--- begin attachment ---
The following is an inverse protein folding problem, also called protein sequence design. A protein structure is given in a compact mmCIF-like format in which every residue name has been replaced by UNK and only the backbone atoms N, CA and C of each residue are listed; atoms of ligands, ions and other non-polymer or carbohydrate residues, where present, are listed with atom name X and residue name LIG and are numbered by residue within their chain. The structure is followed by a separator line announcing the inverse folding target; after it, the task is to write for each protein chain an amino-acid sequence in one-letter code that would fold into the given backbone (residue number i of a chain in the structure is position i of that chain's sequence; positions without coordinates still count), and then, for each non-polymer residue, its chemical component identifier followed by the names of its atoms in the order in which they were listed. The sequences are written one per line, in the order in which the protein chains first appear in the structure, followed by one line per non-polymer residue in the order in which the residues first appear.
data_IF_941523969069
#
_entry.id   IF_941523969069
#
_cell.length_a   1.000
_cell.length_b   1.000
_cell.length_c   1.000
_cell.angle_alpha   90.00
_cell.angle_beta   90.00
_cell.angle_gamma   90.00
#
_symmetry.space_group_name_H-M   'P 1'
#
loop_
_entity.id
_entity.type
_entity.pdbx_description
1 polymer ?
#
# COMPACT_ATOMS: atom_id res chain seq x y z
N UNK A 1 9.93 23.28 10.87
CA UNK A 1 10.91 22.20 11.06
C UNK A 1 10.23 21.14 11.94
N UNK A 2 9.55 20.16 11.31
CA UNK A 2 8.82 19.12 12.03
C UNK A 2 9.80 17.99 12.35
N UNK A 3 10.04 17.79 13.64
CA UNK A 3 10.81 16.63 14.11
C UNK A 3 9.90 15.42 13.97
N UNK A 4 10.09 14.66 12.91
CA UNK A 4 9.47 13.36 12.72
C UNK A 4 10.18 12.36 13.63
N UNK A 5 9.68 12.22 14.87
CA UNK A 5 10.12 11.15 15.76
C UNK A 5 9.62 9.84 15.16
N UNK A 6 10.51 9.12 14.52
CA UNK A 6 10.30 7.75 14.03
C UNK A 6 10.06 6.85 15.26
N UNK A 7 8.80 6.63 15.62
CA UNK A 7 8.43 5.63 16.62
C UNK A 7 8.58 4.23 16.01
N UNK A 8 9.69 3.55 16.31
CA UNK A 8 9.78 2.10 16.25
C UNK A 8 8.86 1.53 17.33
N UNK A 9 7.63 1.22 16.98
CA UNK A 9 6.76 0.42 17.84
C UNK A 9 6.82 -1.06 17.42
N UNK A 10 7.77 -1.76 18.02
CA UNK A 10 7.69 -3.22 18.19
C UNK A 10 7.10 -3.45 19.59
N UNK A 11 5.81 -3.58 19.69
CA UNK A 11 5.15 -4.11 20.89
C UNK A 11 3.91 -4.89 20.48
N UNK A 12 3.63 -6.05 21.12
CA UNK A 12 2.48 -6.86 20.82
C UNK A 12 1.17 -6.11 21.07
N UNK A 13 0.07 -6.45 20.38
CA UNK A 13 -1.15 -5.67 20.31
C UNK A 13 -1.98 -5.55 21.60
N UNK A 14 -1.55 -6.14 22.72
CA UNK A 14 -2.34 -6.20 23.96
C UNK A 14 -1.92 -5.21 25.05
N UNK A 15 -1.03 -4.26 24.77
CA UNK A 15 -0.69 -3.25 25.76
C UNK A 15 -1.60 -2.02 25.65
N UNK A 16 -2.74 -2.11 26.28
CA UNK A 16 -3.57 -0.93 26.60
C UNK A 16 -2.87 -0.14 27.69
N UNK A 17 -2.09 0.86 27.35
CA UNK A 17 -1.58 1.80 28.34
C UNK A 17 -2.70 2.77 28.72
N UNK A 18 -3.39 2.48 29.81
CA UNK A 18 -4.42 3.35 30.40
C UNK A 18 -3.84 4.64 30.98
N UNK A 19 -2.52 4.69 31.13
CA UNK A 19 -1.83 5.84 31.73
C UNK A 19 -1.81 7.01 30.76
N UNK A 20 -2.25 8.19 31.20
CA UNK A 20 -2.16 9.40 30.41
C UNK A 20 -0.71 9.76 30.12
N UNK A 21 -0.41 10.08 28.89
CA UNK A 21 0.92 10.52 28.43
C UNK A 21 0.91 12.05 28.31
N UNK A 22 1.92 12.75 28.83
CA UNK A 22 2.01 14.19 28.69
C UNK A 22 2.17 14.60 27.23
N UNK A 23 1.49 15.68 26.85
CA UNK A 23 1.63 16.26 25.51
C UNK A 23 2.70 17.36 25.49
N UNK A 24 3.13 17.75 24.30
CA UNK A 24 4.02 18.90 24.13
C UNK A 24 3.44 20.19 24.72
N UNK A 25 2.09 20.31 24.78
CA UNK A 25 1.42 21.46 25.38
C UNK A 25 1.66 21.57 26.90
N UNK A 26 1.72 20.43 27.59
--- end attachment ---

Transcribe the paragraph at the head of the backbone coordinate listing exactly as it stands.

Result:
The following is an inverse protein folding problem, also called protein sequence design. A protein structure is given in a compact mmCIF-like format in which every residue name has been replaced by UNK and only the backbone atoms N, CA and C of each residue are listed; atoms of ligands, ions and other non-polymer or carbohydrate residues, where present, are listed with atom name X and residue name LIG and are numbered by residue within their chain. The structure is followed by a separator line announcing the inverse folding target; after it, the task is to write for each protein chain an amino-acid sequence in one-letter code that would fold into the given backbone (residue number i of a chain in the structure is position i of that chain's sequence; positions without coordinates still count), and then, for each non-polymer residue, its chemical component identifier followed by the names of its atoms in the order in which they were listed. The sequences are written one per line, in the order in which the protein chains first appear in the structure, followed by one line per non-polymer residue in the order in which the residues first appear.